The Ampp3d site is pretty good. There are lots of smart stories, all well told with compelling visuals. The idea of simple data visualisation isn’t new, people from Business Insider to Furthr, have been doing this for ages. The thing that will determine Ampp3d‘s success, is whether users will want to share.

The visual cues are big, with social buttons front and centre at the bottom of the posts. So it’s now all down to whether the headline is engaging enough. There’s been a lot of debate about the new style of headline writing exploited by upworthy and in particular, viralnova. In short, this technique relies on doubling down on the emotion in the story, but stripping out the content. Here’s how Business Insider describes the method:

‘The headline model for the site is laughably smart. First, take a news story, add the phrase “you won’t believe” or “this ____ made me cry, but” and then the kicker sentence: “what happens next will blow your mind” or “then this happened.” There’s your recipe for viral success.’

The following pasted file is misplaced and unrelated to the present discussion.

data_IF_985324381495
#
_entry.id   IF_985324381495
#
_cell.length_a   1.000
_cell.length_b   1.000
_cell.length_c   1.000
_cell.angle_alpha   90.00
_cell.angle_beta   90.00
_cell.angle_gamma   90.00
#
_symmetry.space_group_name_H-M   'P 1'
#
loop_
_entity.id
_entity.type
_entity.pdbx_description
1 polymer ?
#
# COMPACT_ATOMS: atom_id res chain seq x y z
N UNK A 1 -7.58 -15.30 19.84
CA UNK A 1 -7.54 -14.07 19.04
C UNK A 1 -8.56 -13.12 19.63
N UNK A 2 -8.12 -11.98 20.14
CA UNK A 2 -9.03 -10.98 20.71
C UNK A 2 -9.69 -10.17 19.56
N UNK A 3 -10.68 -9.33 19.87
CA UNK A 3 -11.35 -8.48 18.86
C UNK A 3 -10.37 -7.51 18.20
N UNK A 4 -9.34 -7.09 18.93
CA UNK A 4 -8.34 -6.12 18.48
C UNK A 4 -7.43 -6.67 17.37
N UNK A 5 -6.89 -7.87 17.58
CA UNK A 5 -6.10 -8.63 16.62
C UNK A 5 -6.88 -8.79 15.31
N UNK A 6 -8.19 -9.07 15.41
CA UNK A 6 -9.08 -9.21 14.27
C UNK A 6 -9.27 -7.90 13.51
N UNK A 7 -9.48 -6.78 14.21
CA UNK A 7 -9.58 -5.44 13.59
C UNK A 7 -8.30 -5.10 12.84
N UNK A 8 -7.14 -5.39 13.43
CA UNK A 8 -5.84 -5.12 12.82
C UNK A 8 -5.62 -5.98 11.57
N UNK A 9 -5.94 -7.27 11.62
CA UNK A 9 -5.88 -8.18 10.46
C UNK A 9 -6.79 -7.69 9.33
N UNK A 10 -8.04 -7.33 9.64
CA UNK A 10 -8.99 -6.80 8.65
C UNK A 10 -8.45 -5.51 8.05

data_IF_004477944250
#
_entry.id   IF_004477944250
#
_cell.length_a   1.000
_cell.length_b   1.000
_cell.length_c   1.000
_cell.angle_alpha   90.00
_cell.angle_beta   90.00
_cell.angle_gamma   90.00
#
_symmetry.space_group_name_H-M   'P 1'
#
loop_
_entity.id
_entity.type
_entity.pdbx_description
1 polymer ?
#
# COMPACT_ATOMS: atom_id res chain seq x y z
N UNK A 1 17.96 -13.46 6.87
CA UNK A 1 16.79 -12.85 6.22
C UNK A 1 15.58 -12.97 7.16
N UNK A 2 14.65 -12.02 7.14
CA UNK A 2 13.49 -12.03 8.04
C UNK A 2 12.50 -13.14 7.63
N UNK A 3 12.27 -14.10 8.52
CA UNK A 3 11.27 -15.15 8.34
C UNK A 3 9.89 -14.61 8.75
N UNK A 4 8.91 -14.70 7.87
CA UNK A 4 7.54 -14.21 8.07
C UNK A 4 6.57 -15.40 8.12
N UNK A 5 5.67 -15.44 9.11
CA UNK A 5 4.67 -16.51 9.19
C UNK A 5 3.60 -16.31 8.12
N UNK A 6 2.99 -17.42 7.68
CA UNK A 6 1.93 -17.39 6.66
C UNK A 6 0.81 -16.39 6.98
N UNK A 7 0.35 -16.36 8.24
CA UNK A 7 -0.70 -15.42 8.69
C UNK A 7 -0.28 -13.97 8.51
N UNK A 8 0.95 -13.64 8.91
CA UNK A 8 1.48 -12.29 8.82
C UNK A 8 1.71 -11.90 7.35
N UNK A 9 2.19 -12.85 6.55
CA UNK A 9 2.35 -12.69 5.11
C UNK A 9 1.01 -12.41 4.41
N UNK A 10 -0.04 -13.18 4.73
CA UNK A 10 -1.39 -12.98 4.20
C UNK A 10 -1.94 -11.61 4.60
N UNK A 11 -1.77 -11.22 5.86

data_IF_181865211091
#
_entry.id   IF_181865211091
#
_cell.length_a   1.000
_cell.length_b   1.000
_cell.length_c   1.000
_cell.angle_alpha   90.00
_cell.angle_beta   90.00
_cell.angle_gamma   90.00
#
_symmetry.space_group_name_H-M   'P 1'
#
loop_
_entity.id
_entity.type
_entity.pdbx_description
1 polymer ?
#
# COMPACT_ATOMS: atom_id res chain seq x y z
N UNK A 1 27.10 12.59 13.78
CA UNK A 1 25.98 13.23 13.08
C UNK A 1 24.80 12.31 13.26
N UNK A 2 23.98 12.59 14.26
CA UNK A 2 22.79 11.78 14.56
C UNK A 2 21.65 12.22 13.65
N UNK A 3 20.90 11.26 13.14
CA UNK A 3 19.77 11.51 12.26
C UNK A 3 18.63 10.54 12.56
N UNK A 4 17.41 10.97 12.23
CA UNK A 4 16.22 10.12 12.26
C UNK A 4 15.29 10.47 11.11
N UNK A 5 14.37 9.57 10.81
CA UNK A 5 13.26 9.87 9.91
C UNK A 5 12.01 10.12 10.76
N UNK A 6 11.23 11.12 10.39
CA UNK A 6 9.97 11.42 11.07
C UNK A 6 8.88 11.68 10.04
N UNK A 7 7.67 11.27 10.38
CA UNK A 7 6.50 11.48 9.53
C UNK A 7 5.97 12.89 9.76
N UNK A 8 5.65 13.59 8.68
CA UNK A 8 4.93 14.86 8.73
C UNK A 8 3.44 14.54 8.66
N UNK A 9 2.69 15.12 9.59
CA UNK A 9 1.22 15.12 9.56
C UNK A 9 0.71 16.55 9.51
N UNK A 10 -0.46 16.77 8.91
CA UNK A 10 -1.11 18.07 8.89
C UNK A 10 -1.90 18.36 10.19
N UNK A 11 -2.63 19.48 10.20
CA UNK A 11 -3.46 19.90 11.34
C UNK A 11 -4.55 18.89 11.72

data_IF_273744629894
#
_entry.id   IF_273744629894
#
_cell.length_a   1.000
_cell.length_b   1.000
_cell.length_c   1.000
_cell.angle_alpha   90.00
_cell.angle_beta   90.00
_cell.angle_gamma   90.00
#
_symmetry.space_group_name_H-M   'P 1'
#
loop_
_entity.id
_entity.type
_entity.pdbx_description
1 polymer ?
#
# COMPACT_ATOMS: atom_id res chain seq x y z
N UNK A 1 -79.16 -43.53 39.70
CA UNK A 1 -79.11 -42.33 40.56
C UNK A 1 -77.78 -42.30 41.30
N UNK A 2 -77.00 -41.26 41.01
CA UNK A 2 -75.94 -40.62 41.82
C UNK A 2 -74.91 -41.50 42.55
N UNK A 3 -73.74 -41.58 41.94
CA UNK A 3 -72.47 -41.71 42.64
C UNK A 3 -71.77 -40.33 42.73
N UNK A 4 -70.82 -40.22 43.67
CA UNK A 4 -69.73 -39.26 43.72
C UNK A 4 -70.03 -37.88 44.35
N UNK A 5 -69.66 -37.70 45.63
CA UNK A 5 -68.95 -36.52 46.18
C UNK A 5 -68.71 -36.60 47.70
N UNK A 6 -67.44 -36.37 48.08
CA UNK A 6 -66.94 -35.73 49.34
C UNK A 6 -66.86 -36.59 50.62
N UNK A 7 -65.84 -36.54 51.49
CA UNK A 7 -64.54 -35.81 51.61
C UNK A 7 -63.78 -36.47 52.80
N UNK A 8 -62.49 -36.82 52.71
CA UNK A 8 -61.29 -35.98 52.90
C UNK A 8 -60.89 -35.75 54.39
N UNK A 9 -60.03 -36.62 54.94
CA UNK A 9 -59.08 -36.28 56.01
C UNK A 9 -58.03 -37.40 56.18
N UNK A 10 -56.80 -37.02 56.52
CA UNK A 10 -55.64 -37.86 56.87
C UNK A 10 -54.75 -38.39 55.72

The Ampp3d headlines are good, but if they can develop a real point of view that maintains a high level of emotion, they could do really well.

But what looks wrong here is the name. Ampp3d is hard to remember, impossible to type, and with a content and context that seems to talk more to the business model than any kind of user experience. The ‘3’ is totally confusing. Is this about the phone company, page three, or perhaps it’s just some hangover from the 3am girls. It may well be that in the digital space names mean diddly-squit, if the stuff is being shared, who cares what the site is called?

But I doubt it.

Update: Since I wrote this post, Martin Bellam, who launched the site has written a fine piece explaining how and why the name was chosen, along with many other insights into the challenges of getting a new launch out the door so fast. Recommended.